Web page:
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No matter what athletic sport is being played, there is always one energy system that will predominate the outcome of performance. It’s important to know which energy system is the most involved in the sport because then we can control that environment in the weight room.

However, there are three different energy systems. We must be aware that they ALL work together at the same time to bring the body back to homeostasis (energy-balance).

No matter what energy system we look at, there is only one substrate that controls everything: Adenosine Triphosphate (ATP).

Let’s highlight the different energy systems one-by-one, but really digging into the most relevant one for baseball performance.

  1. Oxidative System – Approximately 2 minutes or more of continuous work

This energy system is always “running”. During low-intensity activity, 70% of the ATP is produced from the metabolism of fats. Whether it be stored fat or molecules floating through the blood stream, the oxidative system aims to keep the body running.

As movement intensity increases, the need for fats that are stored for energy decreases, and the need for carbohydrates for fuel increases.

For example, Outfielders can either be running around a lot, or looking down at the ground a lot.

Even though pitching is an anaerobic activity, pitchers still need to have a decent base of aerobic capacity to bring their heart rate back down between pitches and to delay the amount of soreness between starts.

When our body is in a sympathetic, fight-or-flight, state it will pull anything out of surrounding tissues to create ATP. Yes, that means protein molecules from muscle. Side note: another reason why nutrition is so important!

  1. Glycolysis – 30 seconds of intense work

This energy system runs on carbohydrate utilization. Its main goal is to create ATP from glycogen stored in muscle tissue (or the liver). The result can be performed with or without the presence of oxygen, otherwise known as aerobic or anaerobic.

Most baseball players have heard the term “lactic acid”. When glycolysis is performed without any help from oxygen, lactate is the by-product. However, this is not the reason for your arm soreness!

Your arm soreness is coming from the micro trauma of the rotator cuff and surrounding structures. This micro trauma produces a metabolic acidosis response, which is the real reason for muscular fatigue.

The accumulation of hydrogen ions interferes with glycolytic reactions and molecular pathways that are needed for muscle contraction. Sounds problematic, doesn’t it?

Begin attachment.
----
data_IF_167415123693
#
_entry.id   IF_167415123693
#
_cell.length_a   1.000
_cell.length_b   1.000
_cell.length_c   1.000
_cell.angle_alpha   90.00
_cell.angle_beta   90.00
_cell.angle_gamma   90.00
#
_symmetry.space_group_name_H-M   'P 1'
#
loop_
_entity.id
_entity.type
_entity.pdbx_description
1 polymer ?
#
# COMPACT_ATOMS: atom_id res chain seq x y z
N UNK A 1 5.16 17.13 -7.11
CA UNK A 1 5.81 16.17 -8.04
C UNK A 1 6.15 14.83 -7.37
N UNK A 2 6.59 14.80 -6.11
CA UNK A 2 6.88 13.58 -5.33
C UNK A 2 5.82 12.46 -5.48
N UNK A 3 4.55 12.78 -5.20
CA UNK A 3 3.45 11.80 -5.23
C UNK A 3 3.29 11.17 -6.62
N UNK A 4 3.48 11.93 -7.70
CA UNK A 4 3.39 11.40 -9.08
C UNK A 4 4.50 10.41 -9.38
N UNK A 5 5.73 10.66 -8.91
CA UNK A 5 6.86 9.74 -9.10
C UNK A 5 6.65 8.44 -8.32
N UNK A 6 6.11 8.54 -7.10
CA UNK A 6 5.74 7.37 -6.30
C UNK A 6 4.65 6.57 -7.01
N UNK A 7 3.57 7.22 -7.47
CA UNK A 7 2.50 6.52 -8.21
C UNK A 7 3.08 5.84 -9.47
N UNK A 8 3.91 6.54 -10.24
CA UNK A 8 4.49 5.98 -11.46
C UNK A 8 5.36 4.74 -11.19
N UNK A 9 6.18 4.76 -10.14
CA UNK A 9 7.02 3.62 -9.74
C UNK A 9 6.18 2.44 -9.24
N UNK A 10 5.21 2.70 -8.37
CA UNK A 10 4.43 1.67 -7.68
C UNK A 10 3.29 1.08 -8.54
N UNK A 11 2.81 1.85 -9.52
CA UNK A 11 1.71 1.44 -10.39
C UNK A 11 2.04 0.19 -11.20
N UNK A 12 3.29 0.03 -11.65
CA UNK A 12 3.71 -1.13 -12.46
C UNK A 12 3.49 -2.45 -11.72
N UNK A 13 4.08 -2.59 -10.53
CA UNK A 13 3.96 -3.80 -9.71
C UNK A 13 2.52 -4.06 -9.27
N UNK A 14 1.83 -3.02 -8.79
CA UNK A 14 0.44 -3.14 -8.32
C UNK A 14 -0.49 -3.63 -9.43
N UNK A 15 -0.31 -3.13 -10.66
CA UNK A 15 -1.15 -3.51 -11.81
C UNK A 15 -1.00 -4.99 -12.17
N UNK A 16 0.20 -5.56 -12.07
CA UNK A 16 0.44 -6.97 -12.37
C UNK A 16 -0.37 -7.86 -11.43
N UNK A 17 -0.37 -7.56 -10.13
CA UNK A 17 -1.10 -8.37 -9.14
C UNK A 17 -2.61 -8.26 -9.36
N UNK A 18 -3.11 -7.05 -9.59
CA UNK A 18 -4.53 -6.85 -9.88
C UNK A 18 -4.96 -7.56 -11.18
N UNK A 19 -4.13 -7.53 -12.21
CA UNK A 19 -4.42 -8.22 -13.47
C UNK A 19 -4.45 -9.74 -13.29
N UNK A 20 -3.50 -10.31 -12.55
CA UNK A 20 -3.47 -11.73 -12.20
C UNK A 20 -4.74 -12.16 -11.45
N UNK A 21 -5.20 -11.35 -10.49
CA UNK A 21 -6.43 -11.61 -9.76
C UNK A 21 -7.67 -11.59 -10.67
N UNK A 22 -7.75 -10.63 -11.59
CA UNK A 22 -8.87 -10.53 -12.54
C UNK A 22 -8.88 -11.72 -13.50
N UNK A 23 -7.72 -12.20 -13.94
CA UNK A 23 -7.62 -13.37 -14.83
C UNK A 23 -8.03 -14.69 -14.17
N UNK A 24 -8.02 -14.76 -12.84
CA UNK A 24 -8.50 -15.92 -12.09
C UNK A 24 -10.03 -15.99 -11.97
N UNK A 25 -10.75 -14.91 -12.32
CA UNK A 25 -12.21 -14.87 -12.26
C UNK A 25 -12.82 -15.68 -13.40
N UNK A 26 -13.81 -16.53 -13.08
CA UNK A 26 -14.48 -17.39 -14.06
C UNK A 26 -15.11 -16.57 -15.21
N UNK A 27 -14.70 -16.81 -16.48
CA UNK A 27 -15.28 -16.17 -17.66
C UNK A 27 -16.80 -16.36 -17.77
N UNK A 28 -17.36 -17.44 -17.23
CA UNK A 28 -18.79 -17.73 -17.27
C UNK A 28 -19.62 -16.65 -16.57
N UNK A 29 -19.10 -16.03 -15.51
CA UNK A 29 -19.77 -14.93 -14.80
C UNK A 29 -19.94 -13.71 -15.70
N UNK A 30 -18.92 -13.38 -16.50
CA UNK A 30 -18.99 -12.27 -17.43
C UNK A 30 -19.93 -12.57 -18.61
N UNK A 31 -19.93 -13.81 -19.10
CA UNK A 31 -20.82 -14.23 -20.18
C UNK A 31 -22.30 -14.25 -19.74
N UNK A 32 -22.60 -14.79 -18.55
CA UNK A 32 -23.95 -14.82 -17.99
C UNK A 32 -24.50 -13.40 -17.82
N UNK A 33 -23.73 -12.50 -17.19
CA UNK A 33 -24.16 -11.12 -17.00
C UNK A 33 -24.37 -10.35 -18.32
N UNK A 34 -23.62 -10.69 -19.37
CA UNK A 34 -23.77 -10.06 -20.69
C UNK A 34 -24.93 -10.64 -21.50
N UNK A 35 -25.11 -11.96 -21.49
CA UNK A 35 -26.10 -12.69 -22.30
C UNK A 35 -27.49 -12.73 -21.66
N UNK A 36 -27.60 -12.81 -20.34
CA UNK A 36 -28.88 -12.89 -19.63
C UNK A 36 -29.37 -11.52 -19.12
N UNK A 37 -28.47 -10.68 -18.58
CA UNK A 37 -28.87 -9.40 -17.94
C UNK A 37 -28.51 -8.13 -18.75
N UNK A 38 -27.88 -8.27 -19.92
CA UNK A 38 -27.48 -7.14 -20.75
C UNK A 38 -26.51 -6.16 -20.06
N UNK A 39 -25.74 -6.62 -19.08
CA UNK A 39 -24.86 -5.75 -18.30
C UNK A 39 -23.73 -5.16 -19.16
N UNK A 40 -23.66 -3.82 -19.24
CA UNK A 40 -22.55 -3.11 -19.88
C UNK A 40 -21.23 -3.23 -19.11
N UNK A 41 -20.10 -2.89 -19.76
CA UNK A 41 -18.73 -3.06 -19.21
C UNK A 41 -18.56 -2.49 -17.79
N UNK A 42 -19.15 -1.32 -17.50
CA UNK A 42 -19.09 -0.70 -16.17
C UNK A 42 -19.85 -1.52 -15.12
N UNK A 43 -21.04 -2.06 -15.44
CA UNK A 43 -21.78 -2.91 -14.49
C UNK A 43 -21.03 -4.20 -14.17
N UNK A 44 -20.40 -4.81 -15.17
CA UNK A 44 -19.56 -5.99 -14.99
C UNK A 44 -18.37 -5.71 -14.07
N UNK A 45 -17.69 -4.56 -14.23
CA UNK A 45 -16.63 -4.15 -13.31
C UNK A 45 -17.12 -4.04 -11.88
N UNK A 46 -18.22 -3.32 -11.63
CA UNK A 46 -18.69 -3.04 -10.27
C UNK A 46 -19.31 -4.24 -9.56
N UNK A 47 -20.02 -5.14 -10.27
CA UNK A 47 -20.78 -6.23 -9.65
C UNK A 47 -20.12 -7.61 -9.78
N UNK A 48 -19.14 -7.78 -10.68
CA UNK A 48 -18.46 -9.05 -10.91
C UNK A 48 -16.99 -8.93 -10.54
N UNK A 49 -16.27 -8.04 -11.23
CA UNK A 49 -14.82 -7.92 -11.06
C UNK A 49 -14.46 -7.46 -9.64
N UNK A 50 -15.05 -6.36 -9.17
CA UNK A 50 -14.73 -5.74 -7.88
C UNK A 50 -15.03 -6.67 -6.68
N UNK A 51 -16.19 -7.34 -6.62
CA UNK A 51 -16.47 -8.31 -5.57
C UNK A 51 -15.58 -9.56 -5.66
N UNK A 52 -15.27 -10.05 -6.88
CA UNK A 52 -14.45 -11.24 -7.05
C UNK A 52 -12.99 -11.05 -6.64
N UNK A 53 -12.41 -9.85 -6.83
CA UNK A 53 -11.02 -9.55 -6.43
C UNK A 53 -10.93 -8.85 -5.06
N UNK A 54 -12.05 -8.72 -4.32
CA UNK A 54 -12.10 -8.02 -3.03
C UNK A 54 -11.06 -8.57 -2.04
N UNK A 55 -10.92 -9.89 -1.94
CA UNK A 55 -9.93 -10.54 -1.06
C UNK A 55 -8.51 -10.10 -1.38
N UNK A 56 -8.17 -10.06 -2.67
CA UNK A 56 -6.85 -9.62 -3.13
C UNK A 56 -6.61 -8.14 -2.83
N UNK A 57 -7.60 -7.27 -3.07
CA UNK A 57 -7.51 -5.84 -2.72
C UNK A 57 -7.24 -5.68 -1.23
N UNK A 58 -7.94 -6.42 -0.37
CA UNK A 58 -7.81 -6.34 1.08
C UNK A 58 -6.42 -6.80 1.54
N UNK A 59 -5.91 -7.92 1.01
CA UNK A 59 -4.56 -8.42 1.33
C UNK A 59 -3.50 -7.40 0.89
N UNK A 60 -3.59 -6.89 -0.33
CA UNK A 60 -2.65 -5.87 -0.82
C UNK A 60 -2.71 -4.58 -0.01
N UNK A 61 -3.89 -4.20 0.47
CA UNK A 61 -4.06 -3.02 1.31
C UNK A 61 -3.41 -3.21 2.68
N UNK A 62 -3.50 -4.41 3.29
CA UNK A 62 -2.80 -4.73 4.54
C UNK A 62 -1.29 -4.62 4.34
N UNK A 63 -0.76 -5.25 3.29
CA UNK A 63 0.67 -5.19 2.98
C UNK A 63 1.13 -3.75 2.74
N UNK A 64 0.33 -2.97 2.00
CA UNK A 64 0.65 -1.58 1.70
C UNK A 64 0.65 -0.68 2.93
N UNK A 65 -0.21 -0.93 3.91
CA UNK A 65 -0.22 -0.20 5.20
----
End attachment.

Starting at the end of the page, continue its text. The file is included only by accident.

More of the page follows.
Normal lactate concentrations work to decrease metabolic acidosis rather than create or accelerate it.

  1. ATP-CP – 1-12 seconds of intense work

I’m labeling this system as the “Baseball Energy System” because for most of the time players are in one stationary position.

When a baseball player does perform any skill, whether it be on either side of the plate, it is an acyclical power event. Meaning that all the force that is created is produced in one quick movement, and one quick movement only.

Well, how does this all work?

ATP is paired with another substrate called Creatine Phosphate (or phosphocreatine to my previous exercise physiology professor). When the body needs energy, it will break the bond between ATP and CP to release energy.

During intense training, phosphagen stores become depleted to be used for energy. However, they can be regenerated anywhere between three and five minutes.

Going back to my previous point that even though there are three energy systems, they ALL work together at the same time.

The only difference is that one predominates the other based on the length of activity that is being performed.

So, the aerobic and anaerobic systems work together to replenish resting CP stores. Increased aerobic capacity may increase resting phosphagen stores and decrease the rate of depletion, which is important for both training and performance.


As stated previously, we can manipulate our training so that we can put ourselves in a specific physiological response.

When we perform our energy system work, we also should consider the movement that is being performed. For the ATP-CP system, production is movement specific.

However, it’s important to train in multiple energy system zones so that our body can become an even better engine since all of these energy systems work together.

Other than baseball activity, sprinting is an excellent modality to tax the ATP-CP system. In comparison to long-distance running, weighted sprinting is a great option for both position players AND pitchers!

Research has shown that weighted sprinting improves both throwing velocity and aerobic power in the pitching population [1]

All the more reason to get your sprinting work in for energy system development!

Stay energized,

Jarad Vollkommer, CSCS

Assistant Director of Training

Infiniti Sports Performance


1. Potteiger, JA, Williford, HN, Blessing, DL, and Smidt, J (1992). Effect of two training methods on improving baseball performance variables. Journal of Applied Sport Science Research 6, 2-6

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